How to talk to patients with an EMR in the room

I see a lot of articles by physicians complaining about how the use of a computerized medical record (EMR) in the exam room with patients detracts from the physician-patient experience.

The complaint usually follows the theme that the physician and patient are not able to have eye contact, and both the physician and the patient feel less intimate and connected during the visit because the physician’s need to use the keyboard, mouse and look at the monitor detract from the personal interaction.

I’ve been using an EMR in the exam room since 1997, and although the interaction with patients is somewhat different than it was with a paper chart I have found that it is very possible for the time with patients to be at least a good now with the EMR. I am convinced that my patients feels good about the experience too. Many of the problems physicians have can be overcome by intentionally doing a few things right. Here is my list of things to do and not to do:

1. Most important is to never, ever complain about the EMR to the patient. Let them know that you are using the EMR to help you take better care of them. If at times you struggle with an IT issue or face a learning curve problem in starting up on the EMR, don’t whine in front of the patient. If you tell the patient the EMR is detracting from their care, with words, body language, or otherwise, they will of course believe you, and will resent that you are allowing this to happen.

2. Substitute voice contact for eye contact. By this I mean involve the patient in your documentation or searching for data. Say, “It’s really important that I make an accurate note of the details of your injury in case this ever becomes important in the future.” Then read aloud what you are typing as you enter the details. If you are looking up the patients last cholesterol level, talk your way through the process, and read the results to them. This way they see that you are working for them, and they see how useful the good records you keep are in providing good care for them.

3. Tell patients how you make use of the IT strengths of your system. If you use secure messaging for communication tell them why you prefer to use it, i.e. more secure, faster, less chance of miscommunication, etc. If you use the system for recalls, reminders of services due or electronic prescriptions tell them how you are using these features to provide convenience.

4. Explain why you do certain things. A patient asked me why I urged him to have a photo on his chart. He felt this was an invasion of his privacy. He was more than happy to have a photo on his record when I explained it was a safety issue, making me less likely to accidently give him someone else’s prescription or test results by seeing his photo when I open a chart, and that it helped me remember the details of his visit when I had a photograph of him to prompt my recall.

5. Try to find a reason to get the patient to look at something on the monitor with you. Show them their child’s growth curve, or their last several HbA1C or LDL results, or review their MRI report with them. This helps them see why you are looking at the monitor, and gives them confidence the EMR lets you see data in a way that benefits them. Almost all patients want you to have the tools you need to take good care of them. If they see the EMR as a tool, just like a stethoscope or reflex hammer, they will feel good about their doctor making good use of that tool.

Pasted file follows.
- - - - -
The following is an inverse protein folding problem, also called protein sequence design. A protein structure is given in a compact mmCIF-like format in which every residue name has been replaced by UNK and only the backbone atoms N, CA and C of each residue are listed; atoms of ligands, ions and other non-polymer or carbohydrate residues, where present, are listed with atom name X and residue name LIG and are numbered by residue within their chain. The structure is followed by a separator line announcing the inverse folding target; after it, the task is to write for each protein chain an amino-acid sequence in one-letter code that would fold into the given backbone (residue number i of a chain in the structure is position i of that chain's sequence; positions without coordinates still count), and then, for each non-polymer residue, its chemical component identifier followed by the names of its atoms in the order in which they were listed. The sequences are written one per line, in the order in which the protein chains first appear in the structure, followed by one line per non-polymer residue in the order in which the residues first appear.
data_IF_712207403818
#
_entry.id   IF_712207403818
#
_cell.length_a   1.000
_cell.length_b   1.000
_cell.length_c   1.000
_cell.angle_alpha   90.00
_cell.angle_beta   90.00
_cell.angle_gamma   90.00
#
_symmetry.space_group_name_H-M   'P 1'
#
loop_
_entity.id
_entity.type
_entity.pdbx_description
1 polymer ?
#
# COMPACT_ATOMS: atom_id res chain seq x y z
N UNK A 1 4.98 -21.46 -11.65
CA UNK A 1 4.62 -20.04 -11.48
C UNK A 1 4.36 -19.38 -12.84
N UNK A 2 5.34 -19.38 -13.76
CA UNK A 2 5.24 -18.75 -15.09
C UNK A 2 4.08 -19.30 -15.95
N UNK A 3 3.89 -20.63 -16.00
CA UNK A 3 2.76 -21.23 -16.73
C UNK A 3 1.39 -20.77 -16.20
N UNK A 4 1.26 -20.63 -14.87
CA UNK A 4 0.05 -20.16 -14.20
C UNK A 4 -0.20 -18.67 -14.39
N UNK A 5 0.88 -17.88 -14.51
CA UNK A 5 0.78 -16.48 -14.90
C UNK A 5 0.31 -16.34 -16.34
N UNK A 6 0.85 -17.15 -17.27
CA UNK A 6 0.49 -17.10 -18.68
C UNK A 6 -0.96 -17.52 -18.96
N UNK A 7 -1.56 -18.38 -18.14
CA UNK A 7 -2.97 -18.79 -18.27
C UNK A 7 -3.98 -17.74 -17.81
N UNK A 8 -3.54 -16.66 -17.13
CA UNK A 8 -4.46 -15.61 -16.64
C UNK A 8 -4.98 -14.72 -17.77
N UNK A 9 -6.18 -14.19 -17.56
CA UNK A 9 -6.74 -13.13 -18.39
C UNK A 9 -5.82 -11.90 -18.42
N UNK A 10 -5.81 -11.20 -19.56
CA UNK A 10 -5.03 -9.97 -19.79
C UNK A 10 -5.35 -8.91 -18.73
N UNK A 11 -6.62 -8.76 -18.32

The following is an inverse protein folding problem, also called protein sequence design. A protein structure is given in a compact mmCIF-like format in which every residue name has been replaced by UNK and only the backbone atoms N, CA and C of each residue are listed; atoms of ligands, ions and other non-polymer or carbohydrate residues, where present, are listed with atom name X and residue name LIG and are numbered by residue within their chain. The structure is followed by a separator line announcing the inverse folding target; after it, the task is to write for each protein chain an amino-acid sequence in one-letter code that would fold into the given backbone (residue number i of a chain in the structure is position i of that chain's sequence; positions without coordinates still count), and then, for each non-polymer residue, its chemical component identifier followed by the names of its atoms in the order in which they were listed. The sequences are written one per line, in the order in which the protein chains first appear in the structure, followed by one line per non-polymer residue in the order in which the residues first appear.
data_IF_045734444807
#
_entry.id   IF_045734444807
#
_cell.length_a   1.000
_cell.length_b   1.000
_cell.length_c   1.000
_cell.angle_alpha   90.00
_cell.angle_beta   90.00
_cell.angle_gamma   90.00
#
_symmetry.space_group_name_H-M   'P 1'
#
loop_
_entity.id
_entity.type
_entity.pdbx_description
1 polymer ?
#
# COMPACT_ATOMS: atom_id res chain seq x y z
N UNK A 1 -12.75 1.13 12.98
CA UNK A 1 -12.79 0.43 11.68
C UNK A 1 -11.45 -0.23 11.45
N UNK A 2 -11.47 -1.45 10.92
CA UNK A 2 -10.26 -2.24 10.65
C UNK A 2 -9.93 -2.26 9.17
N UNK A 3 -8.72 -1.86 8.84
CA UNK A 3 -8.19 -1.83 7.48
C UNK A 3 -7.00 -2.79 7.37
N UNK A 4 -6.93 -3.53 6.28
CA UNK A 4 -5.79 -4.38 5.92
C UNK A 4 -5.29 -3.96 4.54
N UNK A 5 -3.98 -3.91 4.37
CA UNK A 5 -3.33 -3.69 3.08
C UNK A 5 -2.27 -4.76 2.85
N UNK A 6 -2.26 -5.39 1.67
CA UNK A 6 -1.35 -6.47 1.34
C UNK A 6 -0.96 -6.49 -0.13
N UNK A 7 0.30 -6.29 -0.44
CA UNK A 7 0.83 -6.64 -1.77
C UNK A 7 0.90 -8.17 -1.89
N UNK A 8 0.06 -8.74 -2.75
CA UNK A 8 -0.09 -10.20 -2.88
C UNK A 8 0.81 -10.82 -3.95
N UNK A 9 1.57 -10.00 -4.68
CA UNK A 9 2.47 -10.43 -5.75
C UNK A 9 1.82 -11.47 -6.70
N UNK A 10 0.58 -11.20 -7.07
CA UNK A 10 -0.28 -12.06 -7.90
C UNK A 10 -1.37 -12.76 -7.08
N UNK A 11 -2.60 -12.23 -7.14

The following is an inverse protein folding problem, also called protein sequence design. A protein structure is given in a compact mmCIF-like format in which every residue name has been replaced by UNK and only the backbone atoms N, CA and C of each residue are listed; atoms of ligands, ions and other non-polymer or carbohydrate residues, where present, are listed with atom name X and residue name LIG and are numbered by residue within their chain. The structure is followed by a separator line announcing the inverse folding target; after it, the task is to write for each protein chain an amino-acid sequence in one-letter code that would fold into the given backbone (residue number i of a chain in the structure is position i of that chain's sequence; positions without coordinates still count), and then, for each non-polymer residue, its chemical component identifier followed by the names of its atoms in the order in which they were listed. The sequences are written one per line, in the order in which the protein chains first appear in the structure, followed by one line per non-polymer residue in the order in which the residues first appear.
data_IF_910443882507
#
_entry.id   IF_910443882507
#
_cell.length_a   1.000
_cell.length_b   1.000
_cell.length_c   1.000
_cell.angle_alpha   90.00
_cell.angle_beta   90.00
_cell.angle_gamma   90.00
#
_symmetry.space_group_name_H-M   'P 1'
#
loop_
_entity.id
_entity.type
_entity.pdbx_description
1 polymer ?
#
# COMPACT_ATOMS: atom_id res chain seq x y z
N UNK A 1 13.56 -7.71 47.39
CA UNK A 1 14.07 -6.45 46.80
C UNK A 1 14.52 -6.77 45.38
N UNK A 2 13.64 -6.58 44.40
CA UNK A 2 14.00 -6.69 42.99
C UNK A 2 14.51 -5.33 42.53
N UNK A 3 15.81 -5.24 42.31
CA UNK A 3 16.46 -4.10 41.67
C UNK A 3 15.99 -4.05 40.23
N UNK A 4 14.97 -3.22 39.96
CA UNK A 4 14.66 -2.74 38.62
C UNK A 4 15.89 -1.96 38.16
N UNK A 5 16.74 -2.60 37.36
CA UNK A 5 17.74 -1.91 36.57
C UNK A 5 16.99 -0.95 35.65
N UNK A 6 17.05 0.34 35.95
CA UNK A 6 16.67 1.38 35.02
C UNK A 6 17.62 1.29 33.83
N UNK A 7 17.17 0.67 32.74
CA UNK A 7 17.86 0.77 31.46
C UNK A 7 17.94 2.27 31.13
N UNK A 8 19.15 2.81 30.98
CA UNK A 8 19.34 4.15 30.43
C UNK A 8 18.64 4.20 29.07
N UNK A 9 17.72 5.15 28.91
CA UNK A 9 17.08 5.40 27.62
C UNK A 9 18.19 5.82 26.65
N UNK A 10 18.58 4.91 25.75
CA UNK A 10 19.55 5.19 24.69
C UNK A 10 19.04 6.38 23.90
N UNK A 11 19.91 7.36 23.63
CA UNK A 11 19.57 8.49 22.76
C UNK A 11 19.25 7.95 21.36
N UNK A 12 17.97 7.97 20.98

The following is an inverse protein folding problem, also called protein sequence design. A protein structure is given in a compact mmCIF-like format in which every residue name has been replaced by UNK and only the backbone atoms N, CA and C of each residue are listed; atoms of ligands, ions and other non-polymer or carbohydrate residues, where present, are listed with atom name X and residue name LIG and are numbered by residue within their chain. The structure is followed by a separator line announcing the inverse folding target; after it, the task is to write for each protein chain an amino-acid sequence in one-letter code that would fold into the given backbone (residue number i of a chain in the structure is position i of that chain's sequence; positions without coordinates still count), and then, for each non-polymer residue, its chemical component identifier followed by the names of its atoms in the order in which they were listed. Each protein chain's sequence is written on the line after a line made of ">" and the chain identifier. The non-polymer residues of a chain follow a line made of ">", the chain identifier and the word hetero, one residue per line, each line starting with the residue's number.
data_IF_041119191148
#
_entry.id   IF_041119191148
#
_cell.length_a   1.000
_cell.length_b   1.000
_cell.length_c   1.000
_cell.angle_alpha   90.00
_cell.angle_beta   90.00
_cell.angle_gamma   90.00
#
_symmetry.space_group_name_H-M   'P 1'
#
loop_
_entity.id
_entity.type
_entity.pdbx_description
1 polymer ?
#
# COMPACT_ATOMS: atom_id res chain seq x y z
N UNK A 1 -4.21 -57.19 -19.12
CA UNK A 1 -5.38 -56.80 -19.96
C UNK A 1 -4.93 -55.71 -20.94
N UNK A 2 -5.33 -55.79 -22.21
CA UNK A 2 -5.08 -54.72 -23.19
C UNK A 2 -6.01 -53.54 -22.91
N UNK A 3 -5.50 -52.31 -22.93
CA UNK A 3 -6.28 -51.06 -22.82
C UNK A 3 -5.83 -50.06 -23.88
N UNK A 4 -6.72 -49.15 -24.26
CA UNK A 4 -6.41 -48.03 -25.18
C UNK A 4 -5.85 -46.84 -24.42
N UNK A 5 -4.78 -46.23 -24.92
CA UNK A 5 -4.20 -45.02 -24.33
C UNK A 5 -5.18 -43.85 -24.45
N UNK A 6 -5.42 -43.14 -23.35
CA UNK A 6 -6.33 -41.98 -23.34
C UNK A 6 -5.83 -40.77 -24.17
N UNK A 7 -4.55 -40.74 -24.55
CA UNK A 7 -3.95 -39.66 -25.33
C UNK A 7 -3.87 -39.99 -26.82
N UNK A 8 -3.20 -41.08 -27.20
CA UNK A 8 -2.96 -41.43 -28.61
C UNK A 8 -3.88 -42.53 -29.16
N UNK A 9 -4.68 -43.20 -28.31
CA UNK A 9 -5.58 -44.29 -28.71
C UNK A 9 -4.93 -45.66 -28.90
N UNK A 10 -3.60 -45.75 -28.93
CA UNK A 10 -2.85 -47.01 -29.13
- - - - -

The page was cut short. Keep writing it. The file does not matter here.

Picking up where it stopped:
6. Every visit needs a warm greeting, and a warm closure. The EMR can get in the way of this if you let it happen. Greet the patient with physical and eye contact. A warm handshake and greeting starts any visit well. At the end of the visit again physically and emotionally close the visit. This means again eye contact, usually physical contact in an age and gender appropriate way, and something to let them know the visit is over. This has always been important, but is even more important with an EMR, and is easier to miss now when we can be engrossed in hurrying to finish typing the assessment or plan, and can skip the needed visit closure.

If you follow these guidelines, I bet you get few complaints from patients, and start to feel much better about using the computer in the room with your patients.

Edward Pullen is a family physician who blogs at DrPullen.com.

Submit a guest post and be heard.

email

Comments are moderated before they are published. Please read the comment policy.

  • http://www.meaningfuluses.com Faisal Qureshi

    Agree with all 6 Dr. Pullen. If there was a #7: Minimize the time spent using the EMR. Tips I’ve given during training EMRs include making sure staff enters all information before entering the room, so the MD focuses only on the good stuff like chart notes. For some, using templates to pre-fill norm values, and only change what’s unique to that patient.